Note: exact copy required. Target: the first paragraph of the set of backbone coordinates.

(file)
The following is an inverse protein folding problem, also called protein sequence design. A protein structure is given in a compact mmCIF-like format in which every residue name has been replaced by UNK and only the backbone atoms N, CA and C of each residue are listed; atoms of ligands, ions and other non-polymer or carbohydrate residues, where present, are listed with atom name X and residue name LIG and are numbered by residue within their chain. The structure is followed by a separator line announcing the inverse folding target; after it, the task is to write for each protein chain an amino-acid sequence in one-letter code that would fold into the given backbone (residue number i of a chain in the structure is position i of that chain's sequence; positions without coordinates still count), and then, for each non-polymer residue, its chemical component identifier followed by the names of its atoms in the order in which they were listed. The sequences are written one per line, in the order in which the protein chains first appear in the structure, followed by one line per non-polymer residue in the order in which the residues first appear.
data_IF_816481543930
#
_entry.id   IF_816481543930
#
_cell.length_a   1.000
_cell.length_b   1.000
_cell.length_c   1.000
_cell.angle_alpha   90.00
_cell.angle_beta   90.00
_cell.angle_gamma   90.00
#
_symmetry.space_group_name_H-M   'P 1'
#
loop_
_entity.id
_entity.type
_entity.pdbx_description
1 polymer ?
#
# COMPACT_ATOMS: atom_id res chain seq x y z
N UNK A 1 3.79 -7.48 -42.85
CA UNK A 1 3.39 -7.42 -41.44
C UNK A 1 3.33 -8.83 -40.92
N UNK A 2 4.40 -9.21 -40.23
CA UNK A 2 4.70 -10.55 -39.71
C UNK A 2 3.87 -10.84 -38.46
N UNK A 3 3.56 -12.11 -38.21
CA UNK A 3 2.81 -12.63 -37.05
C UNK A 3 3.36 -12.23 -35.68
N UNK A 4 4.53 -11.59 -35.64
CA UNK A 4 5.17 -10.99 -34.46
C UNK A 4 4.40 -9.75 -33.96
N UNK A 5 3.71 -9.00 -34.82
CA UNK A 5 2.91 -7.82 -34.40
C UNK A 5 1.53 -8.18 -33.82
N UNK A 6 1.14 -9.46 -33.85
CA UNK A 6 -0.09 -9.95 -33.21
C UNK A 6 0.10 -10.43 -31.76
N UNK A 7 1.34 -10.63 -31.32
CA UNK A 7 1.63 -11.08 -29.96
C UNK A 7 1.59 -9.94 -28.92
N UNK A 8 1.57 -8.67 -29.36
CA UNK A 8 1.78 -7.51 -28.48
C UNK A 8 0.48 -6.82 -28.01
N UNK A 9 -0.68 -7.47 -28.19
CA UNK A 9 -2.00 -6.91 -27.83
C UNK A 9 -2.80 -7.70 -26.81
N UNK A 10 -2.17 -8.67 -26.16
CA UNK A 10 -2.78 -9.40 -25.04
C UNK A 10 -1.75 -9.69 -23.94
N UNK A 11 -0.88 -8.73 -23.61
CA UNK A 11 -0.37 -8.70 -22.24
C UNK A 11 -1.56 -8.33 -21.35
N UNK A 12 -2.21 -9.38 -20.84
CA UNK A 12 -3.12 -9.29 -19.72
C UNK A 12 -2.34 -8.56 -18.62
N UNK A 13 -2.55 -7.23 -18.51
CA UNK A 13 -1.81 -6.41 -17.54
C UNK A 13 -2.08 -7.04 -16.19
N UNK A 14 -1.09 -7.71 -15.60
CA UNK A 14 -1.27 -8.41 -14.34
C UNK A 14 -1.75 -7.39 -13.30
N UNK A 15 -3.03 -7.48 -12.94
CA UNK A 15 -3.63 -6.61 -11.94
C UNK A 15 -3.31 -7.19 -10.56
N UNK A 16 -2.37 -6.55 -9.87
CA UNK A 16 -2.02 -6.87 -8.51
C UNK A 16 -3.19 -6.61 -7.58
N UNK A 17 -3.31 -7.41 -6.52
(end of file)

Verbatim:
The following is an inverse protein folding problem, also called protein sequence design. A protein structure is given in a compact mmCIF-like format in which every residue name has been replaced by UNK and only the backbone atoms N, CA and C of each residue are listed; atoms of ligands, ions and other non-polymer or carbohydrate residues, where present, are listed with atom name X and residue name LIG and are numbered by residue within their chain. The structure is followed by a separator line announcing the inverse folding target; after it, the task is to write for each protein chain an amino-acid sequence in one-letter code that would fold into the given backbone (residue number i of a chain in the structure is position i of that chain's sequence; positions without coordinates still count), and then, for each non-polymer residue, its chemical component identifier followed by the names of its atoms in the order in which they were listed. The sequences are written one per line, in the order in which the protein chains first appear in the structure, followed by one line per non-polymer residue in the order in which the residues first appear.